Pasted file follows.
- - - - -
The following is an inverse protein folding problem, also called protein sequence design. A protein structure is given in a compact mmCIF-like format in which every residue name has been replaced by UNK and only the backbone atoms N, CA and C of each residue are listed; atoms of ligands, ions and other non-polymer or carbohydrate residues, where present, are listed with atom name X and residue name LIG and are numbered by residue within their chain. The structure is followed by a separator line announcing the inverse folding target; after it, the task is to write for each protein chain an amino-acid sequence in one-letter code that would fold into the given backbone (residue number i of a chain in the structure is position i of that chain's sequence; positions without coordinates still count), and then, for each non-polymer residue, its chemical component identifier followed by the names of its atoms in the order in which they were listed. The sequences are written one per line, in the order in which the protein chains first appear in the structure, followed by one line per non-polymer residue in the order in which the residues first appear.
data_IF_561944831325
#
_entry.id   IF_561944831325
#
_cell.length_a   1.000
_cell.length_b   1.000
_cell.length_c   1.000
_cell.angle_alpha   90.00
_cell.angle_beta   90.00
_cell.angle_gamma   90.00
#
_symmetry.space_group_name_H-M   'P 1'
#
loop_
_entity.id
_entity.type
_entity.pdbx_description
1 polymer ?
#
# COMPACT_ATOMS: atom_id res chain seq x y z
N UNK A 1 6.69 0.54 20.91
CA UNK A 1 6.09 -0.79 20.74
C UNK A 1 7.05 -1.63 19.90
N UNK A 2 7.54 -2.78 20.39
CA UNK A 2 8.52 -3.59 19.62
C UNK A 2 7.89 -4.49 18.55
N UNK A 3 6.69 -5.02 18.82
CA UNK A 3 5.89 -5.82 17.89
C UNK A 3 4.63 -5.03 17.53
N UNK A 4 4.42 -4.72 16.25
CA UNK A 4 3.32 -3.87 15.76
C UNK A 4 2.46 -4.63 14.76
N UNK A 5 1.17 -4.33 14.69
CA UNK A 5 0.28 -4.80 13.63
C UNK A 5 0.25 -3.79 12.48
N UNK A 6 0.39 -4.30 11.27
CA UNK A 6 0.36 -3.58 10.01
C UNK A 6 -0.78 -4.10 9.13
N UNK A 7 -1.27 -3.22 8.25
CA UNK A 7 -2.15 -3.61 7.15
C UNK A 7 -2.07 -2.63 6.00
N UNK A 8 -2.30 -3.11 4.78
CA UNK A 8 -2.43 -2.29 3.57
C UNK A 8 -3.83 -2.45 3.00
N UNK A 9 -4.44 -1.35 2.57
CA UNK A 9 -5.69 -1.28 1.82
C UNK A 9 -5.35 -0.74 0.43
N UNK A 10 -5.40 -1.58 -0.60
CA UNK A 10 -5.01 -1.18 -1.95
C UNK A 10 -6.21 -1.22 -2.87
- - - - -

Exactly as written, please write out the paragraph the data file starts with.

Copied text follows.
The following is an inverse protein folding problem, also called protein sequence design. A protein structure is given in a compact mmCIF-like format in which every residue name has been replaced by UNK and only the backbone atoms N, CA and C of each residue are listed; atoms of ligands, ions and other non-polymer or carbohydrate residues, where present, are listed with atom name X and residue name LIG and are numbered by residue within their chain. The structure is followed by a separator line announcing the inverse folding target; after it, the task is to write for each protein chain an amino-acid sequence in one-letter code that would fold into the given backbone (residue number i of a chain in the structure is position i of that chain's sequence; positions without coordinates still count), and then, for each non-polymer residue, its chemical component identifier followed by the names of its atoms in the order in which they were listed. The sequences are written one per line, in the order in which the protein chains first appear in the structure, followed by one line per non-polymer residue in the order in which the residues first appear.